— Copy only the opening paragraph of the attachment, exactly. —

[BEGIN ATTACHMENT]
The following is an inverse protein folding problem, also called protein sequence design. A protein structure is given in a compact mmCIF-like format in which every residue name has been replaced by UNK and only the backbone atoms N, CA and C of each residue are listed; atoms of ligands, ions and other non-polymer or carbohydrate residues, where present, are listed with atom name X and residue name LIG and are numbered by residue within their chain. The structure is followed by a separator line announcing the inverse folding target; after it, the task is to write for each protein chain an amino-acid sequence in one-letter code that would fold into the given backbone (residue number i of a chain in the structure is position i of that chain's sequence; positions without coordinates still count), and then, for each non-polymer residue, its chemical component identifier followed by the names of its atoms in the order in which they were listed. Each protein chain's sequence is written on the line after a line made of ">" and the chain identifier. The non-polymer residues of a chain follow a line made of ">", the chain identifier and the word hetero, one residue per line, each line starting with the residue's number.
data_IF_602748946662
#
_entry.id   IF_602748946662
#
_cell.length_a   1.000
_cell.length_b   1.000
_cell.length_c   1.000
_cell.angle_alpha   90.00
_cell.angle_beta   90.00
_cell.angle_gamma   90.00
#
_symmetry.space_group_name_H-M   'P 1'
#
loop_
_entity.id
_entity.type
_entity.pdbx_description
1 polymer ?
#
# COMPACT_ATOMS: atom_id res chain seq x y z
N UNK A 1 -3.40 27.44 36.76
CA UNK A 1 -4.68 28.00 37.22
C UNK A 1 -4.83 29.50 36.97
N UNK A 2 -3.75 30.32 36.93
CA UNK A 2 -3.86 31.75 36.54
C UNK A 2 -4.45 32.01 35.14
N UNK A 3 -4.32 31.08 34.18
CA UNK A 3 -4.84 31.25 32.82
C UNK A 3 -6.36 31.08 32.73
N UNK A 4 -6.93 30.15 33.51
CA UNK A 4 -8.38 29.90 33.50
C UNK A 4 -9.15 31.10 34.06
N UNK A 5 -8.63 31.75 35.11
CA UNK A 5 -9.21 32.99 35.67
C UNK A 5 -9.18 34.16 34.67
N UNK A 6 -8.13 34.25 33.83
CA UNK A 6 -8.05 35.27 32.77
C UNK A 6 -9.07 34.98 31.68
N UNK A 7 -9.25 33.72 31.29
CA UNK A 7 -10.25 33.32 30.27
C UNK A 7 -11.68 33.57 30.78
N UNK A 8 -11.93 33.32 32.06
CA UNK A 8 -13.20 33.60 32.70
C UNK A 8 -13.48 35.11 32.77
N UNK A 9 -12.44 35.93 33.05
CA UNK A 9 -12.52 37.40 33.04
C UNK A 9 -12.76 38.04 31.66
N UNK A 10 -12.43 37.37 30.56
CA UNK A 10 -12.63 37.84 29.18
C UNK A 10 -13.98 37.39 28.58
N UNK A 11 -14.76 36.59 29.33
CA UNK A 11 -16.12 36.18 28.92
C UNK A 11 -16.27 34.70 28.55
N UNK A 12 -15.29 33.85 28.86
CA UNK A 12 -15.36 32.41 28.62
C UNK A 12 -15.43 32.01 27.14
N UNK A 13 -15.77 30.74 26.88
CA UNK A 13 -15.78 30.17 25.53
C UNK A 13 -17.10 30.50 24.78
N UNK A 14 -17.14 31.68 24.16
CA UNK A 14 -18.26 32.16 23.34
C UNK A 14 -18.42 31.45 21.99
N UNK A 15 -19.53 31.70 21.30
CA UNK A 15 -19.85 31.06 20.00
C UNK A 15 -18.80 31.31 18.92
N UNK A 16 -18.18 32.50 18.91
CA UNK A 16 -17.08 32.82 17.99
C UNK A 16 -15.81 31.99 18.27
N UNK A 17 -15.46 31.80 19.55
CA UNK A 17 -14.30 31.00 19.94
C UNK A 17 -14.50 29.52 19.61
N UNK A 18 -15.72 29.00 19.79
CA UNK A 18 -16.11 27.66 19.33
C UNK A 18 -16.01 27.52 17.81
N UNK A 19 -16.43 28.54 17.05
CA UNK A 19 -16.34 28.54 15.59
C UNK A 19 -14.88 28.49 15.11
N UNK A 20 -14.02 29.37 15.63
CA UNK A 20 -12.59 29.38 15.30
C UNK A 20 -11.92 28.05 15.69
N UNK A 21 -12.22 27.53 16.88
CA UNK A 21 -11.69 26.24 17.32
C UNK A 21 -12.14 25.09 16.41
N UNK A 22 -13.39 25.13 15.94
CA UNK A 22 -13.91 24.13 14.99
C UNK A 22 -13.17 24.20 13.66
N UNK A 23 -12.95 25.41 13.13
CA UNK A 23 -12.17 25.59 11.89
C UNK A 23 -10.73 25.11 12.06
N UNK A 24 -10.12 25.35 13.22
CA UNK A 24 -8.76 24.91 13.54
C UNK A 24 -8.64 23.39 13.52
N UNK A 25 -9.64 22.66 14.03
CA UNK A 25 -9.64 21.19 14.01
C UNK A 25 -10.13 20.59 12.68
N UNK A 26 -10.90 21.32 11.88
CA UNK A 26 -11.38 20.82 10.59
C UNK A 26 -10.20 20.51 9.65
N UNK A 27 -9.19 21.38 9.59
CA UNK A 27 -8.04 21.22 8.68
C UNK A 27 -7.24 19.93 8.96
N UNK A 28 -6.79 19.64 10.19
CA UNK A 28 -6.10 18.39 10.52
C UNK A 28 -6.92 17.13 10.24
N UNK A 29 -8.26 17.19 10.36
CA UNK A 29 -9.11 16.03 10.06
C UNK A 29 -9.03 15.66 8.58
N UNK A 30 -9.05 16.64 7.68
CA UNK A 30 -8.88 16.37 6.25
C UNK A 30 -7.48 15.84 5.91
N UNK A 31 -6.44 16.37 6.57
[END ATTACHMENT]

The following is an inverse protein folding problem, also called protein sequence design. A protein structure is given in a compact mmCIF-like format in which every residue name has been replaced by UNK and only the backbone atoms N, CA and C of each residue are listed; atoms of ligands, ions and other non-polymer or carbohydrate residues, where present, are listed with atom name X and residue name LIG and are numbered by residue within their chain. The structure is followed by a separator line announcing the inverse folding target; after it, the task is to write for each protein chain an amino-acid sequence in one-letter code that would fold into the given backbone (residue number i of a chain in the structure is position i of that chain's sequence; positions without coordinates still count), and then, for each non-polymer residue, its chemical component identifier followed by the names of its atoms in the order in which they were listed. Each protein chain's sequence is written on the line after a line made of ">" and the chain identifier. The non-polymer residues of a chain follow a line made of ">", the chain identifier and the word hetero, one residue per line, each line starting with the residue's number.